A rescued juvenile bald eagle was transported from Williams Lake to Orphaned Wildlife Rescue Society by Bandstra on Dec. 23 and returned to Williams Lake and was released on Friday, Feb. 21. (Monica Lamb-Yorski photo - Williams Lake Tribune)

Miocene couple watch release of juvenile bald eagle they rescued

Linette Bender and Allan Cook released the eagle from a snare

A Miocene area couple had the satisfaction of seeing a young juvenile bald eagle released last Friday that they had freed from a snare the week before Christmas.

Linette Bender said her husband Allan Cook, a autobody technician at Lake City Collision, was out for a cross-country ski near their property on Westwick Pit Road when he found the eagle face down in the snow, exhausted from trying to free his leg from the snare.

“Allan came back into the house and told me and I went in to rescue mode, grabbed a blanket and cat carrier and went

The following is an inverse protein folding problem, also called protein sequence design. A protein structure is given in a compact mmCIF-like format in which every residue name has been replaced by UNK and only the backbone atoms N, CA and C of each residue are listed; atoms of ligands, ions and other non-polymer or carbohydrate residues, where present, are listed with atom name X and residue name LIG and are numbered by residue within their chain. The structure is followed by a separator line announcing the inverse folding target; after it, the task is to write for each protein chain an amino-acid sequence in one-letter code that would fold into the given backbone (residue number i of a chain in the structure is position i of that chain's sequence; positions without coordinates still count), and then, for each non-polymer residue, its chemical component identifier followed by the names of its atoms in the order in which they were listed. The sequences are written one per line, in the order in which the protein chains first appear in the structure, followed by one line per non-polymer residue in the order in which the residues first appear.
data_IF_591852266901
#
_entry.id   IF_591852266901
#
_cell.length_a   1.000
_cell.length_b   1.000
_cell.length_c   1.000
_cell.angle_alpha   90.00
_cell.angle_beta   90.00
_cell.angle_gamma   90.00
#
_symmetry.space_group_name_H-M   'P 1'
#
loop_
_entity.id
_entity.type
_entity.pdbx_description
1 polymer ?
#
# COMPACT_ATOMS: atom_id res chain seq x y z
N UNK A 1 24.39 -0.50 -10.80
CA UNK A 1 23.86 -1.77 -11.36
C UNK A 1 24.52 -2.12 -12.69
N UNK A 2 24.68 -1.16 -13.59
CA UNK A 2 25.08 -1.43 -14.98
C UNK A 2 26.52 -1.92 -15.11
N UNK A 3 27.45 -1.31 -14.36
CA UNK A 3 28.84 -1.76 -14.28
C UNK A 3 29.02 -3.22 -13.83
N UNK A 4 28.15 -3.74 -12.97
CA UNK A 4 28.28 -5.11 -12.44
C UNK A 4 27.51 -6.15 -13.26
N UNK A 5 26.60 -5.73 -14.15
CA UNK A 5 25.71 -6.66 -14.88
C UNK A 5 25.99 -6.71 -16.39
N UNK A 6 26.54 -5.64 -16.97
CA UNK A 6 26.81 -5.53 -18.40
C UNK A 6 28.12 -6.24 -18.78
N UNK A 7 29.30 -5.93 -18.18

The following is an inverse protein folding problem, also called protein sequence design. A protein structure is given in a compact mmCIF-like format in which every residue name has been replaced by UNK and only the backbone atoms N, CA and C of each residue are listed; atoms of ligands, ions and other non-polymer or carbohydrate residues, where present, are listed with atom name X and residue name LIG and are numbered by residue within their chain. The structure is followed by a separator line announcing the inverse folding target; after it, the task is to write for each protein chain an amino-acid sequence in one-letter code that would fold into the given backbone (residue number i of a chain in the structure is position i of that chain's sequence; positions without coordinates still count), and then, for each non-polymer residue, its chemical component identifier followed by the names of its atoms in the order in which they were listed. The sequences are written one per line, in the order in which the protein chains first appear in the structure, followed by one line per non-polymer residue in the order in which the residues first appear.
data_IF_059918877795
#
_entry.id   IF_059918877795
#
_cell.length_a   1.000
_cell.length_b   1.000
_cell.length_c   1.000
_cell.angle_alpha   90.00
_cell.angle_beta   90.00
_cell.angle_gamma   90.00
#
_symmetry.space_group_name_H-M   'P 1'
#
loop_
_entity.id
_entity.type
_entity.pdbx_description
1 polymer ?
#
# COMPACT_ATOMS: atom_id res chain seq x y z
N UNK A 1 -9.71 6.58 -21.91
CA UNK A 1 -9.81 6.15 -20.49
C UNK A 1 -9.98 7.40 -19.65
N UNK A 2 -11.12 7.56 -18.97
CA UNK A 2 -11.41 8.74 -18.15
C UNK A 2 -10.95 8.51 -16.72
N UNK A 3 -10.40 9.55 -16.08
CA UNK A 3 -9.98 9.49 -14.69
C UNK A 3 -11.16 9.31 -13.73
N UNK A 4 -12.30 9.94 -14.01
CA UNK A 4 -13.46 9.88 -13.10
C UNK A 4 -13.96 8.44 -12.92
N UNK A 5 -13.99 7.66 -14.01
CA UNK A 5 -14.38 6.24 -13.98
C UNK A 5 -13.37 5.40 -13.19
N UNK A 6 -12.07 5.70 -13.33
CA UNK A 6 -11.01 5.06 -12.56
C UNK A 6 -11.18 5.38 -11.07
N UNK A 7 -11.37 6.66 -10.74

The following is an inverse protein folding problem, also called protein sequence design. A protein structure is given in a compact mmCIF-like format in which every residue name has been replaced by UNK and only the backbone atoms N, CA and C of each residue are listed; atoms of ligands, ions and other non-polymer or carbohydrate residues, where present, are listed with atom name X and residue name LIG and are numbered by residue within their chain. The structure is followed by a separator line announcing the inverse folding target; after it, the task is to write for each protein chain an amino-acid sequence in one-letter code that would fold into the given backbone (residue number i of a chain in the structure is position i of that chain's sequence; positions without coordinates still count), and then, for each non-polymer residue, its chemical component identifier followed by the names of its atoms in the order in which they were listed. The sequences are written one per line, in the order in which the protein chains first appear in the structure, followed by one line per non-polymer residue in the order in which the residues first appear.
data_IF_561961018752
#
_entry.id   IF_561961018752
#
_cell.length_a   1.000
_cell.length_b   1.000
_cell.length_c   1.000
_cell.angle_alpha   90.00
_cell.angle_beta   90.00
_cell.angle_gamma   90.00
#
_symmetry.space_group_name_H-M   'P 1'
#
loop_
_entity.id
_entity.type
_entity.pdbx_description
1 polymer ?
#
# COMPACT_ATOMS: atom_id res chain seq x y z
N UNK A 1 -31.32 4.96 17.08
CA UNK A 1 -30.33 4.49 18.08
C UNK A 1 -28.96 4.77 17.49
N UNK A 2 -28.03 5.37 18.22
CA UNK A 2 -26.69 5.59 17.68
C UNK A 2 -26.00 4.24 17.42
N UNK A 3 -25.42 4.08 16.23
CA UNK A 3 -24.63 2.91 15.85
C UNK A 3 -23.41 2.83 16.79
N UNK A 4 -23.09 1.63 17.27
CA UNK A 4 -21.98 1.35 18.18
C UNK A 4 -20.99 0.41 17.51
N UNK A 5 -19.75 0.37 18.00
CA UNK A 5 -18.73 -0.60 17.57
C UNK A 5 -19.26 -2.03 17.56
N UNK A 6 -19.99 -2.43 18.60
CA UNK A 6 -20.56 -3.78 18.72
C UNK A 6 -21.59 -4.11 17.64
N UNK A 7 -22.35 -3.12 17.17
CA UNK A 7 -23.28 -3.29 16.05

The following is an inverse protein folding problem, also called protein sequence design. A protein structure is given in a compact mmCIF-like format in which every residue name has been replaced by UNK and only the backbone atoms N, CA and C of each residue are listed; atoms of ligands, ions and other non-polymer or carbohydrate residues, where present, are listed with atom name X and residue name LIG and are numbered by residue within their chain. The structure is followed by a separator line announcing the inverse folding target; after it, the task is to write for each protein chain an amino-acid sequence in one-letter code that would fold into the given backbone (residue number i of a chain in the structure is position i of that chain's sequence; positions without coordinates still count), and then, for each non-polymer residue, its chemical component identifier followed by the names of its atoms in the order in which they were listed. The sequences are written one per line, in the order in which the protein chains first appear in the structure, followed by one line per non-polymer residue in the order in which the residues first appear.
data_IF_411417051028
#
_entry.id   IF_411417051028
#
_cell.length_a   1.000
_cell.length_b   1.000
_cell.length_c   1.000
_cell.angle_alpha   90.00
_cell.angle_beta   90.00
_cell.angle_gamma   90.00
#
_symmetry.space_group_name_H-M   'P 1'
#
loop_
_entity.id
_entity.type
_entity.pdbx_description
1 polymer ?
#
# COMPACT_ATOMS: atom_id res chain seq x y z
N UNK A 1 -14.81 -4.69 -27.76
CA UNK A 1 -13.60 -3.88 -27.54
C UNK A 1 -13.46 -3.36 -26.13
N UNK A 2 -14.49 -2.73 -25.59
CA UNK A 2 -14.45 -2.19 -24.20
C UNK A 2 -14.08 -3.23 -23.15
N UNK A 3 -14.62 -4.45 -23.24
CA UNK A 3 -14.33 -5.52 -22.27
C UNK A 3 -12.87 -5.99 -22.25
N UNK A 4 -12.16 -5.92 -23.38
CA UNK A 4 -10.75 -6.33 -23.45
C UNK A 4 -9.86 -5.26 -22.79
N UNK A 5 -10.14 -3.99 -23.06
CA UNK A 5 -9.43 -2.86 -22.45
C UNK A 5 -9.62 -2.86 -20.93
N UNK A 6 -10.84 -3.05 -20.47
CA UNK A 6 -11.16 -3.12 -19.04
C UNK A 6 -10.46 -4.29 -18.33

with him,” she told the Tribune.

At the scene she put the blanket over the eagle as Allan removed the snare. Bender said the eagle was still and quiet, and probably knew that they were helping him.

“He didn’t give me any grief as I held him,” Bender said.

Cook then called the Williams Lake Veterinary Hospital and Dr. Ross Hawkes met them at the clinic.

Read More: Bald eagle hit by train in northern B.C. has a chance of survival

Hawkes did an X-ray and the leg wasn’t broken but it was swollen and it was determined it would not have survived in the wild.

Bender said Hawkes then contacted Sue Burton who volunteers for Second Chance Wildlife Rescue Society and she arranged for the eagle to be transported by Bandstra Transportation Systems Ltd. to Orphaned Wildlife Rehabilitation Society (OWL) in Delta on Dec. 23.

Burton picked up the eagle from the vet on Friday, Jan. 21, after it was transferred back to Williams Lake.

She transported it out to Miocene to join Bender and Cook for its release.

“He flew so high and rode the updrafts happy to be free,” Burton said.

It was Bender and Cook’s first time rescuing wildlife and something Bender said she hopes they won’t have to do again.

“I am just so happy Allan decided to go for a ski and happened to go over there because, man the eagle wouldn’t have had a chance,” she added.

They have lived in Miocene for almost six years.

After this experience, Bender said they also made a donation to OWL.

Burton said in conversation with the Conservation Officer Service she learned the snare was set legally.


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